I should have known better. Over the years, this blog has drifted away from its initial primary focus on theology, and I thought we had finally reached a point where it might be possible to discuss abortion without being mobbed by Christians. I was wrong, and the resulting discussion was a great example of the ways that typical Christian argumentative tactics clog and ultimately shut down any genuine conversation. (Disclaimer: not every individual who identifies as a Christian is guilty of all this, etc., etc., etc.)
The two key moves are, first, to presuppose some established orthodoxy and, second, to attempt to make people feel guilty for not adhering to it. So for instance, once the Christian onslaught began in the abortion thread, comments came out simply presupposing fetal personhood — which then provided natural guilt-inducing material, allowing them to speak of the duty of a “mother” to her “child,” of “vulnerable human beings,” etc. As if that wasn’t enough, I was accused of being disrespectful of the pro-life position and the people who held it (so that the pro-life men with their hurt feelings were the real victims here!), and then in a final bullshit move, I was smeared as adhering to the philosophy of Ayn Rand. (The fun continued in e-mail discussions that reached such a point that I felt compelled to set up a filter on Gmail to prevent messages from a particular person from ever reaching my inbox again.)
Abortion is obviously an extreme example, but long time readers can probably remember similar patterns with other violations of orthodoxy: for instance, not “respecting” the trend toward strong ecclesiologies in academic theology, failing to recognize that Karl Barth has so radically revamped Christian theology that all standard critiques of Christianity are essentially invalid and we have to start from scratch, etc., etc. Such argumentative tactics have marred our discussions for too long, but the abortion thread marks a breaking point for me, where it was clear that my tolerance for Christian apologetics was making the thread an unwelcoming environment for anyone with non-Christian (or differently Christian) views — not to mention creating a great deal of personal distress for me, as I began to have flashbacks of the kind of intellectual and emotional bullying that I was subject to throughout my upbringing and college career among conservative Christians.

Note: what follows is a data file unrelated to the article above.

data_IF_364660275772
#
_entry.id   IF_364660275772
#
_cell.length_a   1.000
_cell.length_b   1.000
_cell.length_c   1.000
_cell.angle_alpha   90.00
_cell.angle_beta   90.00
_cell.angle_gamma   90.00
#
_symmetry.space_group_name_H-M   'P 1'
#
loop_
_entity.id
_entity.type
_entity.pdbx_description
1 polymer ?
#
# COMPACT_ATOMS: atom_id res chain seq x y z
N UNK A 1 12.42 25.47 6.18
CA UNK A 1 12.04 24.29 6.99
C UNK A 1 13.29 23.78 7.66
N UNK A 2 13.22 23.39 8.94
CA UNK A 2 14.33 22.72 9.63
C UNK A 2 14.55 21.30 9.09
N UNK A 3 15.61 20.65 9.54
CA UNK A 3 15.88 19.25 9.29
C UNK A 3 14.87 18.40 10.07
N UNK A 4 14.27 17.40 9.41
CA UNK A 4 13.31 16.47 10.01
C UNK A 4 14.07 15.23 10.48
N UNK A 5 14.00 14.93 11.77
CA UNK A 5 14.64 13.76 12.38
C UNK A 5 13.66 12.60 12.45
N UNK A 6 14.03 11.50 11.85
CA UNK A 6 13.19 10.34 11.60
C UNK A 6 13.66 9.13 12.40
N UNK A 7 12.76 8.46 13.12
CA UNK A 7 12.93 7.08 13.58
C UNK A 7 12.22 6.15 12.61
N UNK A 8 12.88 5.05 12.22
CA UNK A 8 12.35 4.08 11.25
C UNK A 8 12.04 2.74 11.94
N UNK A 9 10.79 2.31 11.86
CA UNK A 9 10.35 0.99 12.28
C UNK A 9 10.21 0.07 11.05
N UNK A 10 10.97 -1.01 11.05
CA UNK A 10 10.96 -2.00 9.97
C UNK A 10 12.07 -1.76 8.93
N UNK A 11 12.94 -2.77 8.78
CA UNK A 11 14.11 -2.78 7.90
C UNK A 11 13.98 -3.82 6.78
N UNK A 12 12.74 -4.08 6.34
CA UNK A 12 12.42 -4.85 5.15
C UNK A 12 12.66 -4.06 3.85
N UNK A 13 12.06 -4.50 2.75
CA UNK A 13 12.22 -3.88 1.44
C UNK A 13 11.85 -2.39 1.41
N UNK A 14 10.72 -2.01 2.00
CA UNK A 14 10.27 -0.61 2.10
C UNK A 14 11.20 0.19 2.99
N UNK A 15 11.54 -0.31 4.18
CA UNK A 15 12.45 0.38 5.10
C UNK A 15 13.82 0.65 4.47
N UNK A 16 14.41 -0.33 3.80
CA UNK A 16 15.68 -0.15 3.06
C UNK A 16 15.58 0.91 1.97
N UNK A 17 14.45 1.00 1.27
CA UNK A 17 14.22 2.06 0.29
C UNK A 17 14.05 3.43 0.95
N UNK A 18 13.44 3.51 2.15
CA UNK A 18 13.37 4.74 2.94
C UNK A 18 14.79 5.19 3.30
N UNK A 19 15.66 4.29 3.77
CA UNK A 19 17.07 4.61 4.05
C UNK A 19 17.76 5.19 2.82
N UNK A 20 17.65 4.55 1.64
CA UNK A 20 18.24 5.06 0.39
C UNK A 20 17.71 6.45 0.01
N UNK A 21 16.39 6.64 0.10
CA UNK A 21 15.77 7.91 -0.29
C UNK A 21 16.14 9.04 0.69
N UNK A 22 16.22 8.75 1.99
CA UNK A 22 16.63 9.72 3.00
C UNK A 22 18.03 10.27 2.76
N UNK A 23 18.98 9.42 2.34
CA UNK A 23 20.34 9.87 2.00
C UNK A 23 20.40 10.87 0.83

Hence I rule that the AUFS Comment Policy necessarily implies a preferential option against Christian apologists. Comments by such people almost by definition fall afoul of the provisions against personal attacks on or psychologizing of AUFS bloggers, against telling us about things we already know, and above all, against boring comments. For the foreseeable future, enforcement will be harsh (I am leaving comments open in the hope of getting some good practice!), in order to break any perceived hegemony of Christians over the commenting community and make space for the wide range of views and philosophical commitments that are represented by AUFS’s silent majority.
Let us begin together a renewal of the comment threads — let a million lurkers delurk!